Few would argue against Clash of the Titans being anything but trash, what with its cheesy dialogue and anorexic plot. Still, it was at least entertaining trash, thanks in part to the remarkable action sequences and the thrill of watching Liam Neeson and Ralph Fiennes ham it up as warring gods Zeus and Hades. Sadly, those thrills all but evaporate in Wrath of the Titans, the loud and agonizingly dull sequel that inherits all the problems that plagued its predecessor — and then some.
Set a decade after the events of the previous film, Perseus (charisma vacuum Sam Worthington) is now a fisherman living with his son after the death of his wife. Though appearing to be done with the heroic nonsense at first, Perseus bolts into rescue mode after daddy Zeus (Liam Neeson) gets imprisoned in the underworld by Hades (Ralph Fiennes) and Ares (Edgar Ramirez), who plan on using the old man’s power to unleash Kronos, a colossal lava monster that makes the Kraken look like Mickey Mouse.
A hero can’t possibly travel alone in this type of swords-and-sandals actioner, so Perseus is joined by crop of stock archetypes posing as characters. These include warrior queen Andromeda (Rosamund Pike) who by the time the film is done will be expected to fall madly in love with Perseus; fellow demi-God Agenon (the usually reliable Toby Kebbell) who functions as the film’s comic relief; and a few unfortunate souls who solely exist to get mauled in grisly fashion by a Cyclops, Minotaur or a scenery-chewing Bill Nighy.
Nighy, who showboats as Ephestus, a crackpot inventor who holds the key to save Zeus, may be over the top, but at least he seems to be trying. I couldn’t say the same for Neeson and Fiennes, who collect their hefty paychecks by spending a good chunk of the film resolving their big brother-little brother issues, and then delivering ridiculous lines like, “We had powers like this when we were young. Let’s have some fun!” The biggest disappointment however is seeing the gifted Ramirez (Carlos) wasting his talent grunting and pouting as one the most under-cooked villains in recent memory.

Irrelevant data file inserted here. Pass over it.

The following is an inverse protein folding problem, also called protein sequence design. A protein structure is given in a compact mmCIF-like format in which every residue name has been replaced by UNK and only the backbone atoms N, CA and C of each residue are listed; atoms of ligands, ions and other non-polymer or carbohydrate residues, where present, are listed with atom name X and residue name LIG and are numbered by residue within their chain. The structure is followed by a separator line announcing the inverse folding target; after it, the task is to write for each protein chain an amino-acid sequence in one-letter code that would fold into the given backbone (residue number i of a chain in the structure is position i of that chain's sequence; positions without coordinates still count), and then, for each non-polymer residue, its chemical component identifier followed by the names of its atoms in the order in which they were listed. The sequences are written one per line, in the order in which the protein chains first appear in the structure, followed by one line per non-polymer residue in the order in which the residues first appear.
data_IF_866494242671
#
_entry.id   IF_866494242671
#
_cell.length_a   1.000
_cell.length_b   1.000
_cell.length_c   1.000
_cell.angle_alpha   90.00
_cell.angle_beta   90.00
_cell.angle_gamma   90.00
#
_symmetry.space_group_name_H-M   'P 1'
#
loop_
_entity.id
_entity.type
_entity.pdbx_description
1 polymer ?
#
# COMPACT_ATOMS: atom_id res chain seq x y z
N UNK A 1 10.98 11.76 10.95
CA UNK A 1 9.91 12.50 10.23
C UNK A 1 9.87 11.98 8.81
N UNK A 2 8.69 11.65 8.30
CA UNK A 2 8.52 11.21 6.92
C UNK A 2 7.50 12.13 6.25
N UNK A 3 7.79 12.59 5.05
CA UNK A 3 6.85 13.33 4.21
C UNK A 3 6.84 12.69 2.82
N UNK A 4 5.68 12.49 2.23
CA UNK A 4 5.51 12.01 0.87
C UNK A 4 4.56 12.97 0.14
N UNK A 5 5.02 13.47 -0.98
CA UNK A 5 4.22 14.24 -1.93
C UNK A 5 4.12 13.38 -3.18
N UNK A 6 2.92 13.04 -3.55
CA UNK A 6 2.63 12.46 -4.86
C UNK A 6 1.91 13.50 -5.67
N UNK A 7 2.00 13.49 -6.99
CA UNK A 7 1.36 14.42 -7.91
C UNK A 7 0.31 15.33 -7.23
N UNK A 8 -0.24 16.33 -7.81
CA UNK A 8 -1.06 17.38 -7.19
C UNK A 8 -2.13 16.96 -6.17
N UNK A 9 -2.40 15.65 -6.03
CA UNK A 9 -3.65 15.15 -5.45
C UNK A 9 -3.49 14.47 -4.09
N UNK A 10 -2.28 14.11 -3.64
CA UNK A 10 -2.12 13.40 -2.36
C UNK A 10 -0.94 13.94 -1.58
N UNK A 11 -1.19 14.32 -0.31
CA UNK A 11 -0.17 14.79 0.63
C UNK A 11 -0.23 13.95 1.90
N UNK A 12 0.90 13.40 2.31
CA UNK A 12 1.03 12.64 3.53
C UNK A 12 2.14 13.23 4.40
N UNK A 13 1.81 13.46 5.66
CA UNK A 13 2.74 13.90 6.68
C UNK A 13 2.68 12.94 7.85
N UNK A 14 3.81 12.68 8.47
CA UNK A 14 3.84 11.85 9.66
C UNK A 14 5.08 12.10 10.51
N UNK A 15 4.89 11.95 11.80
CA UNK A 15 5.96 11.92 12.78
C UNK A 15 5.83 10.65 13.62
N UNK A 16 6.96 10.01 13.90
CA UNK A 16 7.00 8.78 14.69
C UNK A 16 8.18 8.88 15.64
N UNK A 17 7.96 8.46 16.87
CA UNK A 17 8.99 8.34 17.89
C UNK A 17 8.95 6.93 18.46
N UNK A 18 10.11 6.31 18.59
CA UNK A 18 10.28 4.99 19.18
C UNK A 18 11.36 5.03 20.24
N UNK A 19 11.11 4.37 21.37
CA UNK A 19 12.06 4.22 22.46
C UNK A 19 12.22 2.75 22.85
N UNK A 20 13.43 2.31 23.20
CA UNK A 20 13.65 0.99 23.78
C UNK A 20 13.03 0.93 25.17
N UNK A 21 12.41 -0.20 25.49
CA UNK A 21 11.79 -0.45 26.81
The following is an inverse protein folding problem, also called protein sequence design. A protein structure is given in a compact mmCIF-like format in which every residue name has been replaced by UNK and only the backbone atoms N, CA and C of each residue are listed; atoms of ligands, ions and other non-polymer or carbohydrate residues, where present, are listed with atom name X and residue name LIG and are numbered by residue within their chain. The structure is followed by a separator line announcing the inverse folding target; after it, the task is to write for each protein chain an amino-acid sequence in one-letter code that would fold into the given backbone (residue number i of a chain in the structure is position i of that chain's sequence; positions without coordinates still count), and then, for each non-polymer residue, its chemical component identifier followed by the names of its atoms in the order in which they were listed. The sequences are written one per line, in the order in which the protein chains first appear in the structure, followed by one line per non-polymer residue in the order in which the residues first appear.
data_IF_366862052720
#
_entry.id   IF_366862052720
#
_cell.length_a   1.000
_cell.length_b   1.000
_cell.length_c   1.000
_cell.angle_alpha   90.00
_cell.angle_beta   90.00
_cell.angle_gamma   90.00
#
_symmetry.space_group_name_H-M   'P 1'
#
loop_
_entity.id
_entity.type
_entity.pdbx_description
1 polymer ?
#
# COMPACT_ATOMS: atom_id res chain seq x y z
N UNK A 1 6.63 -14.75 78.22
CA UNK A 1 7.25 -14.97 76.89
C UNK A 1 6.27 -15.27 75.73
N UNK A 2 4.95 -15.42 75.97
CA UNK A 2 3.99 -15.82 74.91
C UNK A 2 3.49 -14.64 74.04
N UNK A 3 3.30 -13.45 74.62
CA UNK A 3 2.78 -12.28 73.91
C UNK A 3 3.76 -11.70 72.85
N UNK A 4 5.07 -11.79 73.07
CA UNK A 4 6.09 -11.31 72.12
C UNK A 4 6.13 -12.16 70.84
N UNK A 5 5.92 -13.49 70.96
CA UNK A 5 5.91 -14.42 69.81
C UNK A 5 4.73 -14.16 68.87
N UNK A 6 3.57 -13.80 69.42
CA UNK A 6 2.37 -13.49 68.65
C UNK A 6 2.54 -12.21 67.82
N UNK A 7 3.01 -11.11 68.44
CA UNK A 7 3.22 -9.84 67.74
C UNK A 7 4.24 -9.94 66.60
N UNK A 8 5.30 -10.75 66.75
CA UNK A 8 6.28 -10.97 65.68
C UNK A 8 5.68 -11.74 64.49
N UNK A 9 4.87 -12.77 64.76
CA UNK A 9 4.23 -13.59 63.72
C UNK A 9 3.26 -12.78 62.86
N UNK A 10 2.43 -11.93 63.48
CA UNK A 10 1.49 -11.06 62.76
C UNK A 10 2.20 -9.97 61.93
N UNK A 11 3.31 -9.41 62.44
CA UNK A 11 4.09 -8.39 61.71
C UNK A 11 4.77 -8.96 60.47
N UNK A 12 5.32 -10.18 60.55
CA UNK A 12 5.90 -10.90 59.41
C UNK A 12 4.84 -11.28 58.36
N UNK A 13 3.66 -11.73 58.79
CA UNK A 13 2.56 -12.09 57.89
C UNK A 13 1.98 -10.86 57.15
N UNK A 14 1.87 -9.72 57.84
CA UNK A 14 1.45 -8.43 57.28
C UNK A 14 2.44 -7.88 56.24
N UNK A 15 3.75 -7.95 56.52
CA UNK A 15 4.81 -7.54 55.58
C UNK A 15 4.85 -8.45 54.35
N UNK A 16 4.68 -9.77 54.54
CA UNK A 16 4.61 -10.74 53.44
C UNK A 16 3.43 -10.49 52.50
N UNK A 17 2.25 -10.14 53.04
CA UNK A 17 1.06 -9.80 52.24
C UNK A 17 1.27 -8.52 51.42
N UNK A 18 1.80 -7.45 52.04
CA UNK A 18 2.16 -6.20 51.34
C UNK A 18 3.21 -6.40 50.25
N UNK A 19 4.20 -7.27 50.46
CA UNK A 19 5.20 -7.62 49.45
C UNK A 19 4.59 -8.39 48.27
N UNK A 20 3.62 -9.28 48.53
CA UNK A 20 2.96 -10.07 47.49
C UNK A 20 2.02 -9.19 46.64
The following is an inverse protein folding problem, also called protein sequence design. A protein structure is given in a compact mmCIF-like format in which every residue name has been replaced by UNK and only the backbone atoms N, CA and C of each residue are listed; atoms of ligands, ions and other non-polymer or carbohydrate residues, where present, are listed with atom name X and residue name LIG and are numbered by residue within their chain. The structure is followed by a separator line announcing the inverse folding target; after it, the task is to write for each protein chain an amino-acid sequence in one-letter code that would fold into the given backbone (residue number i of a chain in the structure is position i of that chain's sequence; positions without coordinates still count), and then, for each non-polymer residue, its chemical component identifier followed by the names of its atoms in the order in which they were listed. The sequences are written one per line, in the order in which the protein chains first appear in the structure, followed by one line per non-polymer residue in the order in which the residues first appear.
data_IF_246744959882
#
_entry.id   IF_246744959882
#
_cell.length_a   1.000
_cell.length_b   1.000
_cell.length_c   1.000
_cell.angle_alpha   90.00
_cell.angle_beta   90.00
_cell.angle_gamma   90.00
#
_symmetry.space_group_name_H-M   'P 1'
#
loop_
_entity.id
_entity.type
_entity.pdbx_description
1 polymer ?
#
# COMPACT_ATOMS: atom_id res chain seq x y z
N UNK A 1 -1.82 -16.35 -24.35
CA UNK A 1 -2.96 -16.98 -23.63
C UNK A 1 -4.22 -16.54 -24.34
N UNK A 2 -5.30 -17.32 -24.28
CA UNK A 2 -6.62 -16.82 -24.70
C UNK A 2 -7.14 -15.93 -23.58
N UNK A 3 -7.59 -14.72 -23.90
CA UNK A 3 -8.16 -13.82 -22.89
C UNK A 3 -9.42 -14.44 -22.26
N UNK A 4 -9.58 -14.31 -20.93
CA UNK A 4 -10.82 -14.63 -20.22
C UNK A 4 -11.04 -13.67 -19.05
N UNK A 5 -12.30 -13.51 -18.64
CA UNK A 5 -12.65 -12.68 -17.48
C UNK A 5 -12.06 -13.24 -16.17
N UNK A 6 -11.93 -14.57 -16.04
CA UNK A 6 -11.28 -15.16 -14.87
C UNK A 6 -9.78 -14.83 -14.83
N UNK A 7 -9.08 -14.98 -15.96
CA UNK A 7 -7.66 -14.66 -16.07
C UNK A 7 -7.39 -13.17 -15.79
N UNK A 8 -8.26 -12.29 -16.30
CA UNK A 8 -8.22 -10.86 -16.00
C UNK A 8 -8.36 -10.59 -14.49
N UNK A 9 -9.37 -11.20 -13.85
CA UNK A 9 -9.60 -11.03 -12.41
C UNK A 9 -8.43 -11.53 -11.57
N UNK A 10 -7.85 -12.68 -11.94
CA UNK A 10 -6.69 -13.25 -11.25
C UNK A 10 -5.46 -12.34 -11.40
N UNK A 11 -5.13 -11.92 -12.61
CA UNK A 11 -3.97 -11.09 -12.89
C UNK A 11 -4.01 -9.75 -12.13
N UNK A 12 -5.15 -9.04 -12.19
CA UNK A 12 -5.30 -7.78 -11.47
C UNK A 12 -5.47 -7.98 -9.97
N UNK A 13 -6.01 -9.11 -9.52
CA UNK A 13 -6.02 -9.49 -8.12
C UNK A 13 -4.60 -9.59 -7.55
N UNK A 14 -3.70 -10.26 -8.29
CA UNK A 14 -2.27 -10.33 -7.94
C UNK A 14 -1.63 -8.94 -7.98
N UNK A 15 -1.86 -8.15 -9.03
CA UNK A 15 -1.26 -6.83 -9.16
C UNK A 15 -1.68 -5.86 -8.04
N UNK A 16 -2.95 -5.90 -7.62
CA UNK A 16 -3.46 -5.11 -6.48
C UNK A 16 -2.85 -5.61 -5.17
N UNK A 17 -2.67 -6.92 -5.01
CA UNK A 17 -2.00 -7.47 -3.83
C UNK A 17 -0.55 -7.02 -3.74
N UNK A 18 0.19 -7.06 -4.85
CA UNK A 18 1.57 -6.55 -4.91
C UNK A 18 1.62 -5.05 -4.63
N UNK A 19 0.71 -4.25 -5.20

Director Jonathan Liebesman, who takes over directorial duties from Louis Letterner, brings the same rote, chaotic style he employed in his previous film, Battle L.A., meaning the action scenes are energetic but disorienting and unnecessarily infected with shivery-arm syndrome. While this keeps the attention away from the cardboard cutout characters, it chokes the film from offering up any suspense whatsoever. Even Clash of the Titans, silly as it was, had the Medusa sequence. Wrath of the Titans might not be as embarrassing as such recent big budget misfires as Green Lantern, Cowboys and Aliens or Battle L.A. but its existence is frivolous.
Cast: Liam Neeson, Ralph Fiennes, Sam Worthington, Edgar Ramirez, Bill Nighy.
Director: Jonathan Liebsman.
Screenwriters: Dan Manzeau, David Johnson, Greg Berlanti, Beverley Cross.
Producers: Basil Iwanyk, Polly Johnsen.
A Warner Bros. release. Running time: 99 minutes. Intense sequences of fantasy violence and action. Playing at: area theaters.
anny Huston, left, as Poseidon and Sam Worthington as Perseus in 'Wrath of the Titans'.